2020 in Facts and Figures

I already posted my main 2020 in Review and Looking Ahead to 2021 posts a while ago — only on my new blog (separate post to come) –, but I held back on my 2020 reading statistics until the year was well and truly over.  And for all my good intentions when posting my mid-year summary back in early July 2020, the second half of the year continued pretty much in the same vein as the first half had begun; i.e., my statistics for the whole year are still a variation on the theme of Fifty Ways to Leave Your Lover, or, 17 charts showing that 2020 was a year of reading Golden Age mysteries written by women (and following other Anglo-/ UK-centric reading proclivities); i.e. comfort reading galore … it was just that kind of year, I guess.

As a result, my Golden Age Mysteries / Detection Club reading project progressed very nicely.  Luckily, as I said in my main 2020 in Review post, I also managed to add a number of new countries to my Around the World challenge, and the gender balance is solidly in favor of women authors: I read almost 2 1/2 books by women for every book written by a man — in fact, I even reread more books by women than the total number of books by men.  So there was at least some progress in other areas, too.  And I liked or even loved most of the books I read in 2020 — including most of the new-to-me books –, which of course was another huge plus; in a year where reading was my go-to source of comfort, at that: most of my ratings were 4 stars or higher and thus, above the rating that marks “average” in my personal scale (3.5 stars).

Still, in 2021 I’m going to make a fresh attempt to refocus on my Around the World reading project, in furtherance of which I’ve also created a Diversity Bingo that I’ll try to get through in the space of this one year (though if it takes longer, it takes longer); and I’ll also try to include more books from my Freedom and Future Library in my yearly reading again.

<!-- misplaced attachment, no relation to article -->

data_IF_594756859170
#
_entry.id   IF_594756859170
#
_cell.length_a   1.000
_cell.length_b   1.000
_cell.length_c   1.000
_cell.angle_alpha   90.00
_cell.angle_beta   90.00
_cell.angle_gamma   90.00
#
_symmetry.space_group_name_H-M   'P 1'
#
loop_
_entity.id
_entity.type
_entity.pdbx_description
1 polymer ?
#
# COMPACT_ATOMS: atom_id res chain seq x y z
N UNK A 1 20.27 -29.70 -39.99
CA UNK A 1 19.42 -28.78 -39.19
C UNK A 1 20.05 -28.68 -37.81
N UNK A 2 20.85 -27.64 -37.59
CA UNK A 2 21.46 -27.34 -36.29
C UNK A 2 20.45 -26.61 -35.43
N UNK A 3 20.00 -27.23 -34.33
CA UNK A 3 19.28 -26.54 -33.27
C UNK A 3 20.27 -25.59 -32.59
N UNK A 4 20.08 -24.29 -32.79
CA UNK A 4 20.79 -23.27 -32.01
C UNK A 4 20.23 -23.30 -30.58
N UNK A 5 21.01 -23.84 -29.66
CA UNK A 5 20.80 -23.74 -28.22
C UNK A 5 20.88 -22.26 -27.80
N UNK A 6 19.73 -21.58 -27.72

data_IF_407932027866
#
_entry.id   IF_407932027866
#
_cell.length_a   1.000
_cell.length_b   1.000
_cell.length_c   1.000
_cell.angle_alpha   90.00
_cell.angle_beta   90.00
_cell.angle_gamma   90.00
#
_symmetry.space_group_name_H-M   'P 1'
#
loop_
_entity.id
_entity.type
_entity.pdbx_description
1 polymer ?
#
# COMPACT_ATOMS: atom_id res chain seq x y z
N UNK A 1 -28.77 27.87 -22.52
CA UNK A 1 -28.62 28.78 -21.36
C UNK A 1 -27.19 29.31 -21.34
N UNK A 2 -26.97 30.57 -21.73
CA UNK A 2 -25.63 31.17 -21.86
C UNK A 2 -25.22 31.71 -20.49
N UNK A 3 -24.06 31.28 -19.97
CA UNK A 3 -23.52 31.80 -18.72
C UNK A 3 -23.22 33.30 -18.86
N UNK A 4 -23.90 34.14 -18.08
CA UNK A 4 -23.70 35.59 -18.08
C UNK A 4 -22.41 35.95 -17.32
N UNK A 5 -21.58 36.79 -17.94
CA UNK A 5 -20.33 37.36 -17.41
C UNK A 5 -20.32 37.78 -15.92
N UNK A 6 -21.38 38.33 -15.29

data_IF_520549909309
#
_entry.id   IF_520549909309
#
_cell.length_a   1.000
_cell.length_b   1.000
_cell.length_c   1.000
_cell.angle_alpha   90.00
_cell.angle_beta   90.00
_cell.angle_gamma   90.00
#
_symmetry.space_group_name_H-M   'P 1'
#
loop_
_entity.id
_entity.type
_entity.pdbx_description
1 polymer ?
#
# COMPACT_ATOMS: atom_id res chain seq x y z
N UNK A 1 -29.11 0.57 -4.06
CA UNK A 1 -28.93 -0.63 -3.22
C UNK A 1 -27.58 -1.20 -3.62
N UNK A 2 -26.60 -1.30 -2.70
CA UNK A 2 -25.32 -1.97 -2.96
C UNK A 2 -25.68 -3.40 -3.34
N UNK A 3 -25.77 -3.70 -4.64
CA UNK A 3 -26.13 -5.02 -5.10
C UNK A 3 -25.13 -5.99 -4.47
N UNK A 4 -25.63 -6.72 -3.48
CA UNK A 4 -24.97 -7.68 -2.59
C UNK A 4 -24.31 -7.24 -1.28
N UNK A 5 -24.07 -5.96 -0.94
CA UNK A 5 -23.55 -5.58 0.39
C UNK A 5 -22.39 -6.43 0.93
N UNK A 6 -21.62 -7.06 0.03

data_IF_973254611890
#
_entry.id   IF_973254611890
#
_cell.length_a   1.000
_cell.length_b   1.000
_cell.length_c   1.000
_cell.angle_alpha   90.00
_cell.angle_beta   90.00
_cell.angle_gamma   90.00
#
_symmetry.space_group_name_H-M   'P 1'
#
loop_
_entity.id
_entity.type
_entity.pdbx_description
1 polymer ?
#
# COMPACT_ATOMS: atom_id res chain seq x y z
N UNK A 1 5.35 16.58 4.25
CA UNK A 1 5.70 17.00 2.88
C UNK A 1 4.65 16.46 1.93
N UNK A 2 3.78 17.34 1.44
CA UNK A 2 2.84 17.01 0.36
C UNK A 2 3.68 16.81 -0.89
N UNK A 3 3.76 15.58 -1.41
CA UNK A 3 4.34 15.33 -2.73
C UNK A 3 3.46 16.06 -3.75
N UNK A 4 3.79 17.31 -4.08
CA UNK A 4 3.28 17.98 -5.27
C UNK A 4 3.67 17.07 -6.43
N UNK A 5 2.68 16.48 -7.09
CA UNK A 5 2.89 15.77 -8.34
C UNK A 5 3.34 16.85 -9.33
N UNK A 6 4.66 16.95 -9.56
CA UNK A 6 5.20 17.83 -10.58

And now, without any further ado:

Greatest New Author Discoveries of 2020

Classics and LitFic
Bernardine Evaristo
Olivia Manning

Historical Fiction
Dorothy Dunnett
Jean-François Parot
Paul Doherty

Golden and Silver Age Mysteries
Josephine Bell
Moray Dalton
Molly Thynne
Christianna Brand
Anthony Gilbert
Raymond Postgate
Patricia Moyes

My Life in Book Titles

This is a meme I’ve seen on quite a few blogs towards the end of 2020; it was created by Annabel at Annabookbel.  You’re to answer the prompts, using only books you have read in 2020; without, if possible, repeating a book title.  I thought I’d include it in my yearly roundup — and to up the ante a little bit further, I decided to use only books I read for the first time in 2020.

In high school I was Unspeakable (John Bercow)

People might be surprised by (my incarnation as) Lioness Rampant (Tamora Pierce)

I will never be The Horse You Came in On (Martha Grimes), nor Resorting to Murder (Martin Edwards, ed.; Various Authors)

My life in lockdown was like (a) Tour de Force (Christianna Brand) and (a) Tragedy at Law (Cyril Hare)

My fantasy job is The Thinking Machine at Work (Jacques Futrelle)

At the end of a long day I need to be Homegoing (Yaa Gyasi) (to my) Pilgrim’s Rest (Patricia Wentworth)

I hate being (around) Serpents in Eden (Martin Edwards, ed.; Various Authors)

Wish I had The Lost Tools of Learning (Dorothy L. Sayers)

My family reunions are (often with) Thirteen Guests (J. Jefferson Farjeon)

At a party you’d find me with My Friend Mr. Campion (Margery Allingham), Lady Molly of Scotland Yard (Emmuska Orczy), and other Bodies from the Library (Tony Medawar, ed.; Various Authors)

I’ve never been to Goodwood (Holly Throsby), Cherringham (Matthew Costello, Neil Richards), or At the Villa Rose (A.E.W. Mason)

A happy day includes A Small Place (Jamaica Kincaid) (of my own): My Beloved World (Sonia Sotomayor)

Motto(s) I live by: To Love and Be Wise (Josephine Tey); and We Should All Be Feminists (Chimamanda Ngozi Adichie)